Postcards: Keeping Traditions Alive
We’re in the heart of summer, one of my favorite times of year. We are seeing improvements in managing the pandemic and our world is excitedly, if cautiously, opening up for more “normal” activities. Many of us have been itching to travel, but were not willing to take the risk over the last year and a half. With the COVID vaccine now widely available, the idea of summer vacation is much more realistic.
Maybe you feel comfortable enough to hop on a plane and head to the opposite coast. Or maybe a road trip to your favorite national park, lake or beach is what you had in mind. Wherever you are headed you’ll want to document your trip.
Now, I’ve embraced technology and social media at least as well as the average person. Being able to share photos and videos of your adventures on Facebook, Instagram, Snapchat and TikTok is fun and creates instant gratification for your family and friends back home. But there is just something about the age-old tradition of sending a postcard (or collecting them for your own scrapbook) that I can’t, or won’t let go of.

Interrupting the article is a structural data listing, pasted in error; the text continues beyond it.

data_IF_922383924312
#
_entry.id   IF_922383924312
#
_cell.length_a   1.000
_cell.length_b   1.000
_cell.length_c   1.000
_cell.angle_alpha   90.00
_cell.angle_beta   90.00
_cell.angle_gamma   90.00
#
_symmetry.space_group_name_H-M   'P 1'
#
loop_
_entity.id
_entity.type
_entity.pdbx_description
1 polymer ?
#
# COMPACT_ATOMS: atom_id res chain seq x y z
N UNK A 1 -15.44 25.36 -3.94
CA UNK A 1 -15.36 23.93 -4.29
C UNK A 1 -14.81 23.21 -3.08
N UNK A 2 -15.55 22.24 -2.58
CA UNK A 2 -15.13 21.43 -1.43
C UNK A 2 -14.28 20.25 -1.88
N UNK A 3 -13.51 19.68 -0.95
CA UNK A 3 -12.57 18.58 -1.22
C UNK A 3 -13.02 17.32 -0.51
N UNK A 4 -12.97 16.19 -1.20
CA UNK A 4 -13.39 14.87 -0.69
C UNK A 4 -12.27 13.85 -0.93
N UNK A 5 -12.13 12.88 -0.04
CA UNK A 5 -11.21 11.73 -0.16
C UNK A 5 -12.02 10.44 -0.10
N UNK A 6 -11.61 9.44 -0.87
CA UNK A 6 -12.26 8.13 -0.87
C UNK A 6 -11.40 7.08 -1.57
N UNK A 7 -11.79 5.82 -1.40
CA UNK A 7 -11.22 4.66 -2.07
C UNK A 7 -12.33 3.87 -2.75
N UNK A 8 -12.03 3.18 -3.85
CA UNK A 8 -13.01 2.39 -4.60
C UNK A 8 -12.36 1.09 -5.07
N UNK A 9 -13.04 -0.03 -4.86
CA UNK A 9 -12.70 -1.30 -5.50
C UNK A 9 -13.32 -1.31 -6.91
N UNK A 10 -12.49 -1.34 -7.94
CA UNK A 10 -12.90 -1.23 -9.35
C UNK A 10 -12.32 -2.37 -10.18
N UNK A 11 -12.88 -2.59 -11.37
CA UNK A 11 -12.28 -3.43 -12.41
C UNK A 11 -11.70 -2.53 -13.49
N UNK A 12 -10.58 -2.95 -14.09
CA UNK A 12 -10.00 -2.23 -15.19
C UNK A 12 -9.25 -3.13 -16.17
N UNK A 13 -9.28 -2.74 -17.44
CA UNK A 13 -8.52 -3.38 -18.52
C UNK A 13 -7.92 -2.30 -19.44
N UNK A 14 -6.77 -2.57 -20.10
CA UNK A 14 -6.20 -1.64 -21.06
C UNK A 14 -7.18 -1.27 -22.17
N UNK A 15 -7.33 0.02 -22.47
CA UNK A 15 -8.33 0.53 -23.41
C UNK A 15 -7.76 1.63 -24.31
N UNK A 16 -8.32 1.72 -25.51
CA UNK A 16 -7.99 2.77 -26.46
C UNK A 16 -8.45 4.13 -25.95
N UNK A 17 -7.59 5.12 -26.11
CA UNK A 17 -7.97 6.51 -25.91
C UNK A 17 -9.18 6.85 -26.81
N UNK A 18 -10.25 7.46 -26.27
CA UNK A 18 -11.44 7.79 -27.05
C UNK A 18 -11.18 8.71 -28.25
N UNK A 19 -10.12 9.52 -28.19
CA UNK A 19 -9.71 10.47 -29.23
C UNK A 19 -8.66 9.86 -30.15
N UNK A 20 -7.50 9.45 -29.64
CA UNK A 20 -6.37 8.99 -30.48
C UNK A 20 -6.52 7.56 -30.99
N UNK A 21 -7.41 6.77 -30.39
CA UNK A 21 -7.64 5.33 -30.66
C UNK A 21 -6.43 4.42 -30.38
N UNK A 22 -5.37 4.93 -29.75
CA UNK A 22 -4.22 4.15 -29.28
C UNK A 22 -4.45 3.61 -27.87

Decades ago, sending a postcard was the only way to share a photo of the area you were visiting with loved ones who weren’t on the trip. Perhaps your grandparents were no longer able to travel, or your best friend had to work all summer. You’d send a postcard to share what you were experiencing and let them know you missed them. Before the days of digital photography, I was never quite sure what my pictures would look like until I got home and had them developed, so buying a postcard with a picture of a beautiful coast line or the statue of liberty or the grand canyon, assured me I’d have that memory in pictures for my own keepsake.
I’d have to assume postcard sales are probably down these days. But if you’re headed out somewhere new, or you want to carry on this tradition, stop by the souvenir shop when you reach your destination, jot down a few lines and drop those postcards in the mail to family and friends!